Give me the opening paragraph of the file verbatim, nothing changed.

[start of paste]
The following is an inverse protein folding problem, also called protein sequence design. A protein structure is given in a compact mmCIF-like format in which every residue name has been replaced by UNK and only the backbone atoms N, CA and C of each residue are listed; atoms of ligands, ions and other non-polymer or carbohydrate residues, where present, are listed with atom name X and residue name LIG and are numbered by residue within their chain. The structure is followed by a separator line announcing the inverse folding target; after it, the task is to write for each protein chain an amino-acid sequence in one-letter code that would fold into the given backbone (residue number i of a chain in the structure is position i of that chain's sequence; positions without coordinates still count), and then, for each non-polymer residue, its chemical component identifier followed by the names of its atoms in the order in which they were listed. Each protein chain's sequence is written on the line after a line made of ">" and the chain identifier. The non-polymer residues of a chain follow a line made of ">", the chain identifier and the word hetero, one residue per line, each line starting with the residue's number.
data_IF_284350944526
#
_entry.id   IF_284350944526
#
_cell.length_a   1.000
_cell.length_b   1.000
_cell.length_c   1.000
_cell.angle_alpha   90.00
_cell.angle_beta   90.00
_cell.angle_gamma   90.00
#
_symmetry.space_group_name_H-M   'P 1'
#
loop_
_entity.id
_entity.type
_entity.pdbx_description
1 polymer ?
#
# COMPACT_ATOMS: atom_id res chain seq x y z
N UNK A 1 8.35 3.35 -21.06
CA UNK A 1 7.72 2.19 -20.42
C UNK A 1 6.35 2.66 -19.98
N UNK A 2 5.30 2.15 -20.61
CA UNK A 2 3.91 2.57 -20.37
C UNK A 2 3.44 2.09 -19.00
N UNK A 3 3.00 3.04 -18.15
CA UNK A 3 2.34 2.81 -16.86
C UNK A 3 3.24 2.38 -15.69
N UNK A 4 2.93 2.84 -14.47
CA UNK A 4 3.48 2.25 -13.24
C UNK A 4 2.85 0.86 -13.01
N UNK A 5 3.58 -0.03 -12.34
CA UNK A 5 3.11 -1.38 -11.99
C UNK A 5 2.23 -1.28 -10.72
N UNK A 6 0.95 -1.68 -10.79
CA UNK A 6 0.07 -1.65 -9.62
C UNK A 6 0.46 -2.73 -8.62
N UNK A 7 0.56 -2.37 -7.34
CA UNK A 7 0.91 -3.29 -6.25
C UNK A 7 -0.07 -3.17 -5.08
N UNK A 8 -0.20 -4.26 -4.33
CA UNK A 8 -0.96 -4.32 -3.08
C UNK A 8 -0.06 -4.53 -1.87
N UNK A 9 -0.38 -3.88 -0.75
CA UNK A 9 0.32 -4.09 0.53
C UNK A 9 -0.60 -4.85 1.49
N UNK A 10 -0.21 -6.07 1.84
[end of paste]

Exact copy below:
The following is an inverse protein folding problem, also called protein sequence design. A protein structure is given in a compact mmCIF-like format in which every residue name has been replaced by UNK and only the backbone atoms N, CA and C of each residue are listed; atoms of ligands, ions and other non-polymer or carbohydrate residues, where present, are listed with atom name X and residue name LIG and are numbered by residue within their chain. The structure is followed by a separator line announcing the inverse folding target; after it, the task is to write for each protein chain an amino-acid sequence in one-letter code that would fold into the given backbone (residue number i of a chain in the structure is position i of that chain's sequence; positions without coordinates still count), and then, for each non-polymer residue, its chemical component identifier followed by the names of its atoms in the order in which they were listed. Each protein chain's sequence is written on the line after a line made of ">" and the chain identifier. The non-polymer residues of a chain follow a line made of ">", the chain identifier and the word hetero, one residue per line, each line starting with the residue's number.